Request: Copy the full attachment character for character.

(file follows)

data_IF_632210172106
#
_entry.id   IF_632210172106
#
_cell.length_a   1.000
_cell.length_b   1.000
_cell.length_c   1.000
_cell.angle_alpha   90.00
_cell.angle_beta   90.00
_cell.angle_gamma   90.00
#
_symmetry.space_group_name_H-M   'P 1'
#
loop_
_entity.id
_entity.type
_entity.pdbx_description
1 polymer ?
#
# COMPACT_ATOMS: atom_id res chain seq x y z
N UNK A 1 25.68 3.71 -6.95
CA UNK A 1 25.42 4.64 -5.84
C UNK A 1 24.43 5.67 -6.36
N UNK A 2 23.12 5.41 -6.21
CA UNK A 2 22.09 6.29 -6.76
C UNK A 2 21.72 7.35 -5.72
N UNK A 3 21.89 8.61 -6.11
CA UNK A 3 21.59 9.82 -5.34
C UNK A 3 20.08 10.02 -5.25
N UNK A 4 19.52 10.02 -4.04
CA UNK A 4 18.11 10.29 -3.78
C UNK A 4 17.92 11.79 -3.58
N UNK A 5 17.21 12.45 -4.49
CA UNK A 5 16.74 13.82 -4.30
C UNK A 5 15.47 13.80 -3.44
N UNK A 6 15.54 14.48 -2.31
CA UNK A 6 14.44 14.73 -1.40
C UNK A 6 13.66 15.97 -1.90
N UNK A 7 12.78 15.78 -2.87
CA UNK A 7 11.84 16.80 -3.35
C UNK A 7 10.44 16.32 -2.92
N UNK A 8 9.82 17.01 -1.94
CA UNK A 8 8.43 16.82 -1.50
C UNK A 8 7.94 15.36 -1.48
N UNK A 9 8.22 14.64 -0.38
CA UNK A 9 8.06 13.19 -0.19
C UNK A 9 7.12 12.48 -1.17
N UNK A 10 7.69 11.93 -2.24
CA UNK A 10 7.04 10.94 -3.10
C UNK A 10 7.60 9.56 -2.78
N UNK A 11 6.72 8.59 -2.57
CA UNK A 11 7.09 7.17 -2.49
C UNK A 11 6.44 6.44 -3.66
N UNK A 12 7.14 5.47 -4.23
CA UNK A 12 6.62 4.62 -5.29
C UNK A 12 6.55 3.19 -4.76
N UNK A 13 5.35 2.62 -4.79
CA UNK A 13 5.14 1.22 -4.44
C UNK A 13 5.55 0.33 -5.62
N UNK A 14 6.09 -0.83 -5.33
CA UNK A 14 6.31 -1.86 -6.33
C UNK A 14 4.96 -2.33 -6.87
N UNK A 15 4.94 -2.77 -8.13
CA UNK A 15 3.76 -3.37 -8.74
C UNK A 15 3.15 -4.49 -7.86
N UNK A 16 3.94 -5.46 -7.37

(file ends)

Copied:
data_IF_632210172106
#
_entry.id   IF_632210172106
#
_cell.length_a   1.000
_cell.length_b   1.000
_cell.length_c   1.000
_cell.angle_alpha   90.00
_cell.angle_beta   90.00
_cell.angle_gamma   90.00
#
_symmetry.space_group_name_H-M   'P 1'
#
loop_
_entity.id
_entity.type
_entity.pdbx_description
1 polymer ?
#
# COMPACT_ATOMS: atom_id res chain seq x y z
N UNK A 1 25.68 3.71 -6.95
CA UNK A 1 25.42 4.64 -5.84
C UNK A 1 24.43 5.67 -6.36
N UNK A 2 23.12 5.41 -6.21
CA UNK A 2 22.09 6.29 -6.76
C UNK A 2 21.72 7.35 -5.72
N UNK A 3 21.89 8.61 -6.11
CA UNK A 3 21.59 9.82 -5.34
C UNK A 3 20.08 10.02 -5.25
N UNK A 4 19.52 10.02 -4.04
CA UNK A 4 18.11 10.29 -3.78
C UNK A 4 17.92 11.79 -3.58
N UNK A 5 17.21 12.45 -4.49
CA UNK A 5 16.74 13.82 -4.30
C UNK A 5 15.47 13.80 -3.44
N UNK A 6 15.54 14.48 -2.31
CA UNK A 6 14.44 14.73 -1.40
C UNK A 6 13.66 15.97 -1.90
N UNK A 7 12.78 15.78 -2.87
CA UNK A 7 11.84 16.80 -3.35
C UNK A 7 10.44 16.32 -2.92
N UNK A 8 9.82 17.01 -1.94
CA UNK A 8 8.43 16.82 -1.50
C UNK A 8 7.94 15.36 -1.48
N UNK A 9 8.22 14.64 -0.38
CA UNK A 9 8.06 13.19 -0.19
C UNK A 9 7.12 12.48 -1.17
N UNK A 10 7.69 11.93 -2.24
CA UNK A 10 7.04 10.94 -3.10
C UNK A 10 7.60 9.56 -2.78
N UNK A 11 6.72 8.59 -2.57
CA UNK A 11 7.09 7.17 -2.49
C UNK A 11 6.44 6.44 -3.66
N UNK A 12 7.14 5.47 -4.23
CA UNK A 12 6.62 4.62 -5.29
C UNK A 12 6.55 3.19 -4.76
N UNK A 13 5.35 2.62 -4.79
CA UNK A 13 5.14 1.22 -4.44
C UNK A 13 5.55 0.33 -5.62
N UNK A 14 6.09 -0.83 -5.33
CA UNK A 14 6.31 -1.86 -6.33
C UNK A 14 4.96 -2.33 -6.87
N UNK A 15 4.94 -2.77 -8.13
CA UNK A 15 3.76 -3.37 -8.74
C UNK A 15 3.15 -4.49 -7.86
N UNK A 16 3.94 -5.46 -7.37